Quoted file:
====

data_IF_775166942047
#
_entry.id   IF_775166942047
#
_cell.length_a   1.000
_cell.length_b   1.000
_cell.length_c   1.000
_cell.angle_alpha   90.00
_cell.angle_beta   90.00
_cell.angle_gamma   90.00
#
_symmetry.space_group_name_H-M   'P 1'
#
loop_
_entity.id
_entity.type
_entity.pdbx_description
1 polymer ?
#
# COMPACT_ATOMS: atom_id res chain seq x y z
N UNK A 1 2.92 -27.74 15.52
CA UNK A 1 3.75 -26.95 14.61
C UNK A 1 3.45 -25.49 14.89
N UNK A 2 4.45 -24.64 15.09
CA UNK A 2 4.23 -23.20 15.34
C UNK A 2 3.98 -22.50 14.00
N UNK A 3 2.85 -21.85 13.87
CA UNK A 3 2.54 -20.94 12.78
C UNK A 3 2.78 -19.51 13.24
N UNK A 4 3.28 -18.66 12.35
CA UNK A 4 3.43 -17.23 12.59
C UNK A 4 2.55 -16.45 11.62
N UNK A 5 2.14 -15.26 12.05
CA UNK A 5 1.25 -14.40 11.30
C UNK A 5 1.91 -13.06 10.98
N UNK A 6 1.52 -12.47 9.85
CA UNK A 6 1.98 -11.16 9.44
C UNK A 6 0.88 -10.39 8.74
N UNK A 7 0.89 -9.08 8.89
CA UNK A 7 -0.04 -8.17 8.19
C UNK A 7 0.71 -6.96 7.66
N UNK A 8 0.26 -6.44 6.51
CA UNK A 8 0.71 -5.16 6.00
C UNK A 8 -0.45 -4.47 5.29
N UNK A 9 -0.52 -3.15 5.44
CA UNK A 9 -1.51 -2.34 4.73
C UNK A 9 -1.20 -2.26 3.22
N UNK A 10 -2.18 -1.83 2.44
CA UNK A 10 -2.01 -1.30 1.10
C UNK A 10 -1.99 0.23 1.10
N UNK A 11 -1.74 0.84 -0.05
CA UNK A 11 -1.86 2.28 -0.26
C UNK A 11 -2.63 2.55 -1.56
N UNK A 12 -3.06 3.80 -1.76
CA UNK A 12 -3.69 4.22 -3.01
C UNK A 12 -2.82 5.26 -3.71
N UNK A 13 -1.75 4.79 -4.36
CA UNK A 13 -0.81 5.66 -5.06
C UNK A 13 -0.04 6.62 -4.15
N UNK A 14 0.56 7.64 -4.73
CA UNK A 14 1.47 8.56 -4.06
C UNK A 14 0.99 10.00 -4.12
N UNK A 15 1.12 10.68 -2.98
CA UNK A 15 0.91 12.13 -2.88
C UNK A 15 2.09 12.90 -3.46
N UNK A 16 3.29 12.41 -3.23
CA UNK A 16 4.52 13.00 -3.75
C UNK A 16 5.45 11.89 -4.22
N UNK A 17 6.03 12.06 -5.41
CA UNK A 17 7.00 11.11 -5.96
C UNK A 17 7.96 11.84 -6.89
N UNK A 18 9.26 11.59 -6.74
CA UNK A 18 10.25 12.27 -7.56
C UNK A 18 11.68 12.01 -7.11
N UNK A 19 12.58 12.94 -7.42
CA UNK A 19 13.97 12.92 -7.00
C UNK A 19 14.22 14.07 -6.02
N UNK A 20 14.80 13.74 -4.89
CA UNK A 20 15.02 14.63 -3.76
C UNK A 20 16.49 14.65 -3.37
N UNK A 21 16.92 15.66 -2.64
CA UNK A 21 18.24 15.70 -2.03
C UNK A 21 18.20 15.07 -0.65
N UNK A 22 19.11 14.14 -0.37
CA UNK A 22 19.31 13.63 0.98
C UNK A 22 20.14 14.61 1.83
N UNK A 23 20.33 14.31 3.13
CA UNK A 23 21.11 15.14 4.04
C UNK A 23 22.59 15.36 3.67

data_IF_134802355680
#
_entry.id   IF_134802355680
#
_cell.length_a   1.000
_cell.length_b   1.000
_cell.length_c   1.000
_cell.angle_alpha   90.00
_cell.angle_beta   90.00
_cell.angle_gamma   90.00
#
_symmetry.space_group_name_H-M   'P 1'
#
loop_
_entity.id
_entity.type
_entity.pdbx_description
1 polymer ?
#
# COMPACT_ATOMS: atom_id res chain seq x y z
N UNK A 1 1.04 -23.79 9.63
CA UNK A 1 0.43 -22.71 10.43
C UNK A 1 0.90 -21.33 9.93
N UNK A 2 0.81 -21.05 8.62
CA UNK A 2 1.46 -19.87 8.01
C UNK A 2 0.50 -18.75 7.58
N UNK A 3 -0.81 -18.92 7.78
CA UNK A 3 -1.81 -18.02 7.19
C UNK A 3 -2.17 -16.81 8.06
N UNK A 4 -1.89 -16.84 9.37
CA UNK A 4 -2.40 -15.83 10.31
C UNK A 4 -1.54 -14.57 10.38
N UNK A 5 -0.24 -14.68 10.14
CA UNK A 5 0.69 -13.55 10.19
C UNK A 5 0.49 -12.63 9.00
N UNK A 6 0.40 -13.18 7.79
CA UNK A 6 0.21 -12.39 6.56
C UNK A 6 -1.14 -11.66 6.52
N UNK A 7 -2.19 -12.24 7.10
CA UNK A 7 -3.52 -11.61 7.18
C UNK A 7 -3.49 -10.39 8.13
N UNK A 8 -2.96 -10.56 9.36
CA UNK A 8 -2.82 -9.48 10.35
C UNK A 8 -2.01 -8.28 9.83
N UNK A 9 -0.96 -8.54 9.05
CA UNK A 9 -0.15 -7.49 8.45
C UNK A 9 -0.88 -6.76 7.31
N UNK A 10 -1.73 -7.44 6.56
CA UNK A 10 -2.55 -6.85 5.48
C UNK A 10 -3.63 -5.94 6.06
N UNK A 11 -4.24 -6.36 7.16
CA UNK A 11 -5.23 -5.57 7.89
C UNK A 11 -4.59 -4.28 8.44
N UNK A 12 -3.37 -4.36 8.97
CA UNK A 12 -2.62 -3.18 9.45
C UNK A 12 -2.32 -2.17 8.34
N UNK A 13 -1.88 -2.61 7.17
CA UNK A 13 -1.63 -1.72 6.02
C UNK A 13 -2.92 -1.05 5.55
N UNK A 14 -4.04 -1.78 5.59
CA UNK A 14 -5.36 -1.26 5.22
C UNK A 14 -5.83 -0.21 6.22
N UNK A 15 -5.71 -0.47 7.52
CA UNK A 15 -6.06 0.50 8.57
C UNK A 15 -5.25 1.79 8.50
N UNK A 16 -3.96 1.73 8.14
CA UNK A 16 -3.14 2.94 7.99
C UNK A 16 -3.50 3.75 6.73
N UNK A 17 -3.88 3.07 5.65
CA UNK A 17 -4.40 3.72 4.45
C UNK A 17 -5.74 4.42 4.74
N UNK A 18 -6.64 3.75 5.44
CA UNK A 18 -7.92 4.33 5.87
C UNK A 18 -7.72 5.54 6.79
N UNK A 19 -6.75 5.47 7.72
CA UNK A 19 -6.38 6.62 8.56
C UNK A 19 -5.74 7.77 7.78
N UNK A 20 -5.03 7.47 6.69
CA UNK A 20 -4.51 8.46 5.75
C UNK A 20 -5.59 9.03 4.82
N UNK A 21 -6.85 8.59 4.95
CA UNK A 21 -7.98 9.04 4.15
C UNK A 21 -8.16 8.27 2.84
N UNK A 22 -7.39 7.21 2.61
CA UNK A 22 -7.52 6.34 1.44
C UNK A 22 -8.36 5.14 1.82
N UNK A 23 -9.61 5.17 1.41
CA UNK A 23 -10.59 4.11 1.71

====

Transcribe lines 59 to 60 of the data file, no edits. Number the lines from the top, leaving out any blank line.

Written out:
C UNK A 13 -0.04 6.62 -4.15
N UNK A 14 0.56 7.64 -4.73